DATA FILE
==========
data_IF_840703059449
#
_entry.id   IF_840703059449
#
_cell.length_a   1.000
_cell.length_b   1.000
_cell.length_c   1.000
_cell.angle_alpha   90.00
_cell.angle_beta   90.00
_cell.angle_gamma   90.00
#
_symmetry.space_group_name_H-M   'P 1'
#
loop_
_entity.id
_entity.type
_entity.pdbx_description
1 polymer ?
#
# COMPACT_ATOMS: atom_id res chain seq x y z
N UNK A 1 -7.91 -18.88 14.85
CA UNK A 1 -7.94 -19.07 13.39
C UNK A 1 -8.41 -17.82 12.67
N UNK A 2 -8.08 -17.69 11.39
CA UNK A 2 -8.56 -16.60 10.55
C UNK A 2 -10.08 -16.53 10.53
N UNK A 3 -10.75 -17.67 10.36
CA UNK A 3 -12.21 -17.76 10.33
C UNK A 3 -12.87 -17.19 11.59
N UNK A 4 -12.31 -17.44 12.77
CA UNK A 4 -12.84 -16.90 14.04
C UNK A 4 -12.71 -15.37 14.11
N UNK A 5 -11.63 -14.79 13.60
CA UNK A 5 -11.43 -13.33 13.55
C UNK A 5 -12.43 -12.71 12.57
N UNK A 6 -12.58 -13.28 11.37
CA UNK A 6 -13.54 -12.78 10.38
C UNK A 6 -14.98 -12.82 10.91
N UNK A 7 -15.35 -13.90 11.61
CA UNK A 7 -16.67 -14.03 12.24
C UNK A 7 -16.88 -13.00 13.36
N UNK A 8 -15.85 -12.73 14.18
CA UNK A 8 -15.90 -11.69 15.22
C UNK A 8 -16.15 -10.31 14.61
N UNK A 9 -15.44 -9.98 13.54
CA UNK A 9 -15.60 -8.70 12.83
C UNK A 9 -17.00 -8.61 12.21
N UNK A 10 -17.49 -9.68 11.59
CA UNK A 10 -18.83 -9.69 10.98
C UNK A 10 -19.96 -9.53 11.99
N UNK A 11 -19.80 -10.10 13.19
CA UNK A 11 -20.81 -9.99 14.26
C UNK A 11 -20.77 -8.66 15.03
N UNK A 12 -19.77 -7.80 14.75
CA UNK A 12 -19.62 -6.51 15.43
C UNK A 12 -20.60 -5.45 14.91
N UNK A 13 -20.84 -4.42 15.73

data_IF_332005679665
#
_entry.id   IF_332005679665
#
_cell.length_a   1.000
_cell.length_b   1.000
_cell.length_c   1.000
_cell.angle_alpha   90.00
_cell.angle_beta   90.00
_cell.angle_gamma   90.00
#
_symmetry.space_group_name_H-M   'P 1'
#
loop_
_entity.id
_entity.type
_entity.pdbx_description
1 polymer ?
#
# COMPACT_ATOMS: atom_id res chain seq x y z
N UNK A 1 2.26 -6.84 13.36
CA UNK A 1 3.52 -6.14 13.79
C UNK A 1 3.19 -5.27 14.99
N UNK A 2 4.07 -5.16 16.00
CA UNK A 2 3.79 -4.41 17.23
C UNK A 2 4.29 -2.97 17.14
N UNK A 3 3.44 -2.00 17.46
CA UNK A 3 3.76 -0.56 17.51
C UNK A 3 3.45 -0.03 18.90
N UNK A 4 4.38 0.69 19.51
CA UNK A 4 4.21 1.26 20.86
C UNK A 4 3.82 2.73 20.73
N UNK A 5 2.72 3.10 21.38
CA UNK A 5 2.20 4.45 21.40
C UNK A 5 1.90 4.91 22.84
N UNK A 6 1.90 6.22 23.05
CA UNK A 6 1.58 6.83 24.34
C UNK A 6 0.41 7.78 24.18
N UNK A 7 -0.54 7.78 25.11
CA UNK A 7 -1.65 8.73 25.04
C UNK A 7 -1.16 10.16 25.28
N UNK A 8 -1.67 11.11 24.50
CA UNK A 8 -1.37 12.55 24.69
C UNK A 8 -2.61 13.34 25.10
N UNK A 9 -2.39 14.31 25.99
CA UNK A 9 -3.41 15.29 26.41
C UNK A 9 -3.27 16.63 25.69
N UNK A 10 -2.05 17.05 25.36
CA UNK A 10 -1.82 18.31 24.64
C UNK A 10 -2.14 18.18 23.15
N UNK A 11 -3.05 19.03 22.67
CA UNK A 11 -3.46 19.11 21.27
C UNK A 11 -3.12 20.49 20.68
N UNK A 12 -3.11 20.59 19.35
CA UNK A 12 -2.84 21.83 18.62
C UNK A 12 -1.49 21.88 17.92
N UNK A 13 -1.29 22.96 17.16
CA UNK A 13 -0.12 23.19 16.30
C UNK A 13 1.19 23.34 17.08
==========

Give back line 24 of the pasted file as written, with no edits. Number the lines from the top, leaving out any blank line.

N UNK A 2 -8.08 -17.69 11.39